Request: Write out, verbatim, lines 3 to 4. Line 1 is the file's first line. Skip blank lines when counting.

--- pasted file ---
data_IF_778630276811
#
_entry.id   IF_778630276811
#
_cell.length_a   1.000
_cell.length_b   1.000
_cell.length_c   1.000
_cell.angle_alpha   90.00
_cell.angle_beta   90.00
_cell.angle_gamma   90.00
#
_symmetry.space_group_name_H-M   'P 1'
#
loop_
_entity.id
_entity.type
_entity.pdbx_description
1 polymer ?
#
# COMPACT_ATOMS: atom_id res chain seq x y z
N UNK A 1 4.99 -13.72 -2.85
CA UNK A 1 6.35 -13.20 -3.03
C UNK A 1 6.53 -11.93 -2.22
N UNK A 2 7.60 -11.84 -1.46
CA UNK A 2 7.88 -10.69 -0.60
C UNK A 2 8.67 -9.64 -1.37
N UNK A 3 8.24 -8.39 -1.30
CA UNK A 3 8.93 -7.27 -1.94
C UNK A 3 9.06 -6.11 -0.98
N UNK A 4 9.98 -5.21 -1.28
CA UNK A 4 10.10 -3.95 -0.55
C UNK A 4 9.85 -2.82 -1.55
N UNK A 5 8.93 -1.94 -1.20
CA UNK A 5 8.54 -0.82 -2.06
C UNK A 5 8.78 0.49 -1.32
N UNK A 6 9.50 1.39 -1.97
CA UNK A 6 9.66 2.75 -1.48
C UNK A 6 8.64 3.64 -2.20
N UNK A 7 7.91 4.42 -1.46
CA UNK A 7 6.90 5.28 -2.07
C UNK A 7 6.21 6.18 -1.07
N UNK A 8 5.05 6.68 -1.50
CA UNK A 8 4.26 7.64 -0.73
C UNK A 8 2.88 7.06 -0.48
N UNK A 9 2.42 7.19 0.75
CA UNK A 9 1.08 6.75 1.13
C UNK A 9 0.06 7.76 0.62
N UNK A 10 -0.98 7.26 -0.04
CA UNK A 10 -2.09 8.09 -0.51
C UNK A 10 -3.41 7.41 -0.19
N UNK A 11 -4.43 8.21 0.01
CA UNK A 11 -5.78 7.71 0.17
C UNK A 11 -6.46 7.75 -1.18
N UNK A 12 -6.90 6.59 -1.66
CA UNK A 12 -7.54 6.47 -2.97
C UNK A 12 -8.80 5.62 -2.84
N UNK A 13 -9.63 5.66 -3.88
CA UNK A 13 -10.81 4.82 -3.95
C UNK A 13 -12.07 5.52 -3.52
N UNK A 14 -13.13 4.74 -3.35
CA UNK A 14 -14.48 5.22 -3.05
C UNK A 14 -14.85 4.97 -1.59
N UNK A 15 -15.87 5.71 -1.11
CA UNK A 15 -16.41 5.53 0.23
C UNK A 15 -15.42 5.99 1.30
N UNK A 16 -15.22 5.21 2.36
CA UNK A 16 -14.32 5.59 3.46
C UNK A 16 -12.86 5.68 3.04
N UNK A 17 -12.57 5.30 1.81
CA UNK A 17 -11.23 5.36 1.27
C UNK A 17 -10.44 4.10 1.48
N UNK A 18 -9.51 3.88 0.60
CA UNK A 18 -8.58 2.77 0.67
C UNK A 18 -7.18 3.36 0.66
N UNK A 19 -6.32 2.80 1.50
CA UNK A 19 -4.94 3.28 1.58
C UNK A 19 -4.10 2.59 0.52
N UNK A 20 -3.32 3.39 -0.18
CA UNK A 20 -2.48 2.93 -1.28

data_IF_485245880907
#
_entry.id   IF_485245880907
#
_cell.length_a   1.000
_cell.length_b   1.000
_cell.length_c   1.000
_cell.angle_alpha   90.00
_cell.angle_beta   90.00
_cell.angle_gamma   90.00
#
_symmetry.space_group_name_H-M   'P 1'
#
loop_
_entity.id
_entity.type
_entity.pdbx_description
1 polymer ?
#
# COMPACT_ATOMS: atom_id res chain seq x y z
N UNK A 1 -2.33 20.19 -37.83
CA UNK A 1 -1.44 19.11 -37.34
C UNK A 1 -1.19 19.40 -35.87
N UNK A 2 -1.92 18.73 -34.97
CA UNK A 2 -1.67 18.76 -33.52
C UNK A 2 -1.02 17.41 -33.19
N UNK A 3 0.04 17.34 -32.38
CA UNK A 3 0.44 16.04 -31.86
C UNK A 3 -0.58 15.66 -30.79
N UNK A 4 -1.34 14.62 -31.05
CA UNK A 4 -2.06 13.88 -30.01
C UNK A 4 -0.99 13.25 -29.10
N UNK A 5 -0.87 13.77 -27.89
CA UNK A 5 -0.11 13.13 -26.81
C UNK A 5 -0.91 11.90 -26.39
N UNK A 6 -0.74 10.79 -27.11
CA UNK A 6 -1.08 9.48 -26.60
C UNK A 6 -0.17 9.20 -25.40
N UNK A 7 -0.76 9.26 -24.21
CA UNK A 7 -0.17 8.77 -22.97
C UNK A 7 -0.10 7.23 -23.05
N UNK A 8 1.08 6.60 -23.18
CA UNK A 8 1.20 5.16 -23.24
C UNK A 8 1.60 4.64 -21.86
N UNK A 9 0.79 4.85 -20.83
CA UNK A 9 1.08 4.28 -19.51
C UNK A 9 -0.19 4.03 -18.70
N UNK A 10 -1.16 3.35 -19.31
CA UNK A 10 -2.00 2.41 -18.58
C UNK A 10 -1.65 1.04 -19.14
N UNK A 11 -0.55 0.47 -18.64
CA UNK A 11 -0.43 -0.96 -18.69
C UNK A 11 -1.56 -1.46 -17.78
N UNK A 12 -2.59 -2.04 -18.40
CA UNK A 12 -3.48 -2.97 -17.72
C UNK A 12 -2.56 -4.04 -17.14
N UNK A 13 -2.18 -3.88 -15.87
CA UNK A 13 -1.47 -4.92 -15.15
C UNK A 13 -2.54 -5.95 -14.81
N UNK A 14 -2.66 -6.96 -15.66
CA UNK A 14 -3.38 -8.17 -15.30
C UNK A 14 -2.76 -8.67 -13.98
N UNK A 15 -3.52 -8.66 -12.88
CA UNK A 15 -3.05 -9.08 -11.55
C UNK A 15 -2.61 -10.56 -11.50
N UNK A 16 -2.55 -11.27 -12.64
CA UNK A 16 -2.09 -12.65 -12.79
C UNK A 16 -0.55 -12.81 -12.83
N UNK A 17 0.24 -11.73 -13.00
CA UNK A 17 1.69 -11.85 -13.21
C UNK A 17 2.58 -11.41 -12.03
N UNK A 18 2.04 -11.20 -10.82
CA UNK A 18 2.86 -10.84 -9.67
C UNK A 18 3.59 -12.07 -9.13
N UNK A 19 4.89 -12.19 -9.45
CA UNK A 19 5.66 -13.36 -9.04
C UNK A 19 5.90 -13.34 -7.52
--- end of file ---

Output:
_entry.id   IF_778630276811
#